Spring Loaded: What analysts say about Apple’s Podcast+ plan
Apple is expected to extend its services catalog with an all-new premium podcast service at its Spring Loaded event today. The following is what Futuresource analyst Alexandre Jornod had to say about this speculation before Apple announced its plans, for his thoughts subsequent to launch please look here.
Why Podcast+ makes sense
Podcast consumption has radically increased during the pandemic. Futuresource published its Living with Digital consumer research conducted in the USA, UK, Germany, France, Italy, Spain, Canada in February 2021. It found that the share of respondents listening to podcasts has increased from 36% in 2019 to 41% at the end of 2020.
“With the appetite for podcasts continuing to grow globally, it could make sense for Apple to start offering a premium subscription dedicated to podcasts, including multiple exclusive shows,” the analyst says.
Already, 82% of children and students listening to podcasts do so on at least a weekly basis, Futuresource said. (34% of kids use tablets to listen to music, they also said).
What Apple brings
Apple is a big name in podcasting. Even the term ‘podcasting’ was inspired by the company’s iPod. Yet Apple has arguably failed to exploit the connection, beyond the podcasting app.
Meanwhile, competing streaming services are investing in podcasts to compete on a channel basis. Think radio in which you pay for every frequency.
Why should Spotify have all the music?
Apple also knows it is in competition with Spotify, which decided to make podcasts a key pillar of its ‘Audio-First’ strategy two years ago. Since then Spotify has been “aggressively investing in this market,” Jornod said. Amazon and others are also beginning to invest in content, pushing Apple to act.
Services are where the future is
As hardware sinks into the background, services will help Apple consolidate/manage its income while freeing it from the unpredictability of new product launches.
Expanding services helps boost services revenues and also helps diversify its business base.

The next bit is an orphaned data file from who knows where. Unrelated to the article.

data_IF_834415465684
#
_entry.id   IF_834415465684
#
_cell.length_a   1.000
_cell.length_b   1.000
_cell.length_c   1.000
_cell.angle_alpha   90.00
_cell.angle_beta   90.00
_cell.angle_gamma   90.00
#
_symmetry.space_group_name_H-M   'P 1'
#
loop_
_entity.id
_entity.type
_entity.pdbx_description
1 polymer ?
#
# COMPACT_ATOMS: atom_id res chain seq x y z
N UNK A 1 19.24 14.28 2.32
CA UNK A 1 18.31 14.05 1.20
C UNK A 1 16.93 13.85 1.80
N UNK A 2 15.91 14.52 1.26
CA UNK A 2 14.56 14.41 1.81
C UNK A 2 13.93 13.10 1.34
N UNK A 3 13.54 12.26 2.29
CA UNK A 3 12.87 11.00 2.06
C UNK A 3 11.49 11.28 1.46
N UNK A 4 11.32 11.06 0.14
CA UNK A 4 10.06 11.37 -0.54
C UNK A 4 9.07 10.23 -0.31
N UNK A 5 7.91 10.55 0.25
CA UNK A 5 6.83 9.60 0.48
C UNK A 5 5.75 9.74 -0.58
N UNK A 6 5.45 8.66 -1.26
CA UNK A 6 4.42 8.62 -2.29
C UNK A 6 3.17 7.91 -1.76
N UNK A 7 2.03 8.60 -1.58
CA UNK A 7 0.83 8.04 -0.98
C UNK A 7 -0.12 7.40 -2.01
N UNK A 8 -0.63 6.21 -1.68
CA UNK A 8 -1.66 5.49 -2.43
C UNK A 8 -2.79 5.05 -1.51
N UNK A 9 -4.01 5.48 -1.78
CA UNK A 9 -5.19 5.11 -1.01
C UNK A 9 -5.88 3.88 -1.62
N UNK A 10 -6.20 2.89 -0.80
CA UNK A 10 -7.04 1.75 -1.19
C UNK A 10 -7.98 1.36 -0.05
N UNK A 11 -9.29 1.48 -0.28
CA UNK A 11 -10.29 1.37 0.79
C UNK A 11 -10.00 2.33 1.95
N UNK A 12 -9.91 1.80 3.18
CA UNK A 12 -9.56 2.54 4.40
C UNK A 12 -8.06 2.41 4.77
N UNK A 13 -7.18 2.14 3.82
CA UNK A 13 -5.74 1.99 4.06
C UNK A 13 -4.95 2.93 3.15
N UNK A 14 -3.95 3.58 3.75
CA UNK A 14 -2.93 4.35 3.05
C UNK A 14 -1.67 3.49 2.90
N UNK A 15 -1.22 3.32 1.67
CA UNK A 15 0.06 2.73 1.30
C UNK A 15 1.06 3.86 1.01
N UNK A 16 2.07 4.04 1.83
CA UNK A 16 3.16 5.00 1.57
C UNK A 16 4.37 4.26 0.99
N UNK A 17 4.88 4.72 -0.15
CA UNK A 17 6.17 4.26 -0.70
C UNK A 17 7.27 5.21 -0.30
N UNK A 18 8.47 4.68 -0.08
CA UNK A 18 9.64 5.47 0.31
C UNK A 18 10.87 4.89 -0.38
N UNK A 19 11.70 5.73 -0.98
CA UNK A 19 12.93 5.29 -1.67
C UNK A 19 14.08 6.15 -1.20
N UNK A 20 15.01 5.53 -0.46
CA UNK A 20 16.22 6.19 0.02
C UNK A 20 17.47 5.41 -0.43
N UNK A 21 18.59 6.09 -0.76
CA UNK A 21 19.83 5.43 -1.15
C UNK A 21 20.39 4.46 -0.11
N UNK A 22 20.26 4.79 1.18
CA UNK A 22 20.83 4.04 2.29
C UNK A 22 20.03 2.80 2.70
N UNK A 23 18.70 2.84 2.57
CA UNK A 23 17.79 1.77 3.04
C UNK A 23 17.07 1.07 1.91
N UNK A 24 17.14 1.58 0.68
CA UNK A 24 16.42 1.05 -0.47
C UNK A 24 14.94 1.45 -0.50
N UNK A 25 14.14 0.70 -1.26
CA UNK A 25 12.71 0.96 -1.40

What about Apple One?
Podcasts+ may help juice interest in Apple’s Apple One service, the analyst speculates.
“The podcast subscription could potentially be bundled to Apple Music as well as its all-in-one service bundle Apple One,” Jornod said. This could “help [in] convincing more people to subscribe to these services and create additional synergies.”
But what is the business plan?
Apple has agreed to pay much more per stream than any other music streaming service, so it’s reasonable to think it respects and places value in content.
However, in the case of a podcast subscription service, how will contributors get paid? Will a subscription be split between all parties? Will it be free but subsidized by ad revenue? Or will Apple simply set up a system that lets any podcast creator request a subscription fee and take a slice of that money?
“So far, podcasts have been primarily monetised through ads but a podcast subscription service could possibly involve a different business model, notably as Apple has been historically against offering ads within its range of services,” the analyst said.
We will learn of the business plan if this service is announced.
How will it work?
It seems likely Apple will leverage technologies it acquired with ScoutFM last year. ScoutFM technology created curated channels of podcasts in radio like feeds for playback, crafted to reflect a person’s interests. Apple also recruited former National Geographic director of Podcasts, Emily Ochsenslager in 2019, which suggests a content-led approach, as reflected across the rest of the company’s services.
Will Podcasts for Windows be next?
The analyst isn’t saying, but I think so. I doubt the speculation of these services for Windows will prove false, particularly given XCloud support for iOS. I’d also speculate that the service will also be made available to smart TVs, streaming sticks and other devices that support Apple TV.
We’ll hopefully learn more on this later on.